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<div class='quotetop'>QUOTE(J_J_ @ Mar 30 2006, 08:31 PM) Quoted post</div><div class='quotemain'>
Nice to see ya working on it man!! [img]style_emoticons/<#EMO_DIR#>/biggrin.gif[/img]
another thing which has become habit for me, not just for alignment issues but also for structural integrity is to put in a sleeve. [attachmentid=10145] this is the B pillar on mine.
helps with the finish work too. just remember to lightly coat things with some weld through primer to help prevent corrosion.
[/b][/quote]

Another trick related to this.

If you think you need more weld surface for structural reasons (narrow part with limited access), instead of drilling holes for plug welds.....grind a slot with a cut-off wheel. Fill the slot in same as you would a hole.

Sorry, no pictures here at work.
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Old April 1st, 2006, 08:03 PM   #6
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Thanks for this thread Nick, it helps alot when you guys that have done these types of things like piecuts and alignment issues, show us welding newbies some tricks. so I have a question then. how small of a piecut do you need when you are making a patch for, lets say, the lower corner of the windshield channel. you need to bend a piece that already has a 90 bent into it, so now you need to piecut it so you can bend it to fit into the window channel. is it more of a trial and error, or do you have to figure out the angle of the piecut? [img]style_emoticons/<#EMO_DIR#>/Idunno.gif[/img] the thing is, the lower windshield corner is one wild curve.


Larry
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Old April 1st, 2006, 09:45 PM   #7
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So you mean you want to make it cuvre tighter or looser to fit? Here's how I made one of my corners tighter. You should cut only the lip and the parallel surface (cut the part that curves), and make multiple smaller pie-cuts so it won't be too obvious. You'll have to cut on the other side of the lip as well, so basically cut everything EXCEPT the lip.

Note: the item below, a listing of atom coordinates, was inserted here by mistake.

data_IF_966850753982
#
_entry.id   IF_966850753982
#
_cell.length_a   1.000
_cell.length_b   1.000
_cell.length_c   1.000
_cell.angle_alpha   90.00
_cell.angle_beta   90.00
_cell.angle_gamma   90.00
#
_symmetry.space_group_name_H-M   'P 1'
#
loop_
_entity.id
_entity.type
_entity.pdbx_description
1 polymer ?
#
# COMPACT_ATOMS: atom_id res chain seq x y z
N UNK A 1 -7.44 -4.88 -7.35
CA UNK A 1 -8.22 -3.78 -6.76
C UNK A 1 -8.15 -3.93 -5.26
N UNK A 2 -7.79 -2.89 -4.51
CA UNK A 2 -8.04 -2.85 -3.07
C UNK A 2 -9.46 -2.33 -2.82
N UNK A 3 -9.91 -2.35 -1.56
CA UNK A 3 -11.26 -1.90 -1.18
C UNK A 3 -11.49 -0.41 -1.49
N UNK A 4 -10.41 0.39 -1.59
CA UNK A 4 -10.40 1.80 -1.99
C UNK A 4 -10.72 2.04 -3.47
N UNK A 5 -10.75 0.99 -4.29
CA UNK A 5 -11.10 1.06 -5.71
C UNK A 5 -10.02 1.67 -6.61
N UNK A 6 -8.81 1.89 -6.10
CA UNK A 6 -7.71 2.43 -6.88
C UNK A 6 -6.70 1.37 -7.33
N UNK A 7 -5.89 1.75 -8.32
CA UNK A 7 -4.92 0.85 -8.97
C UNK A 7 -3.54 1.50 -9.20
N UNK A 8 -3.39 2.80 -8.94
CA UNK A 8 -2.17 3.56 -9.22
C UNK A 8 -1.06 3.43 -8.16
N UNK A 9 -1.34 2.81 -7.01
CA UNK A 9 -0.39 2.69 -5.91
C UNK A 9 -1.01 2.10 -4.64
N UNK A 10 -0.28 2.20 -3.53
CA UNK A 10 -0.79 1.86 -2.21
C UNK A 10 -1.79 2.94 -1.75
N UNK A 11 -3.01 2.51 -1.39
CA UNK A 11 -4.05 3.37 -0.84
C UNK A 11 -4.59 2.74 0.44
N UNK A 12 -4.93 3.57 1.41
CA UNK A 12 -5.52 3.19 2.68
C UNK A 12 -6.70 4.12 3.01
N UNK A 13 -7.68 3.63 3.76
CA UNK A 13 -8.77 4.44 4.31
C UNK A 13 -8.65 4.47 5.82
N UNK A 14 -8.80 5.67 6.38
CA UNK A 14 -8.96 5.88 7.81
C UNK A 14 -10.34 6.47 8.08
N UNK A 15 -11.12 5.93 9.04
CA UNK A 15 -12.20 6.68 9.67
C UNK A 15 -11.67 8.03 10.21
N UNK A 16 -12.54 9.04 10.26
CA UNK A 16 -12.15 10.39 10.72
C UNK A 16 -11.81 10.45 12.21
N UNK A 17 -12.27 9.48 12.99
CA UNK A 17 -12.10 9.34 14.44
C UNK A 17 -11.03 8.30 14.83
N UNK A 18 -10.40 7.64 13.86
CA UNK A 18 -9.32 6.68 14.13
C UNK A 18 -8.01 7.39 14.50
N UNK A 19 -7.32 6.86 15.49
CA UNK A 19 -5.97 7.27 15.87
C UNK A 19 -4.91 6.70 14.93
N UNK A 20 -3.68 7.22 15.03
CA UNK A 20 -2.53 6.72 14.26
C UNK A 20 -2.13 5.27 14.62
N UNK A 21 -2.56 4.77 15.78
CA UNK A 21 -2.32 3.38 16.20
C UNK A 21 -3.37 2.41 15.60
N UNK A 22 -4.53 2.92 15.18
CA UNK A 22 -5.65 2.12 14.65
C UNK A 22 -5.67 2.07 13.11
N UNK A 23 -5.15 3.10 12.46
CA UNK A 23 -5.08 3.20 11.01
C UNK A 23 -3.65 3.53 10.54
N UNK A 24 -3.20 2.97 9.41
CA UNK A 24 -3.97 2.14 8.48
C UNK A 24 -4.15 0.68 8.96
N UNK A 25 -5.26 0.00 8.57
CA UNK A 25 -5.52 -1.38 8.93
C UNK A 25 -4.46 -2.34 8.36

Here's my 1st try, the end result just looked like a hack job, so more less obvious pie-cuts is better then a bigger more dramtic pie-cut if you want to reshape a curve



Now if you want to make it more tighter, it's almost the same thing. But you there's only a small distance you can make it looser or will create wave points (speed bumps). What I've found it's sometimes easier to use the factory curve as is instead, just relocate the entire curve itself forward or back instead of moving the frame to meet the curve, makes sense?

more on my pillars here:
http://www.runtrod.com/runt-doorframe.html
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Old April 2nd, 2006, 08:19 AM   #8
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That works, Thanks Nick. what I'm doing is filling in the defrosters on the dash. that curve on the inside of the windshield is a bitch to get right, even with posterboard! or it could be that [img]style_emoticons/<#EMO_DIR#>/imwithstupid.gif[/img] [img]style_emoticons/<#EMO_DIR#>/funny.gif[/img]


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Old April 2nd, 2006, 10:38 AM   #9
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Here's a couple of pics from my car. The pic of the quarter window has some pie cutting and piecing together of several window openings to get it right. I still have a bit more welding to do on them, but I'm satisfied with the shape of the windows.

The other is on my door frame. I had to cut it open and put in a filler piece to achieve alignment.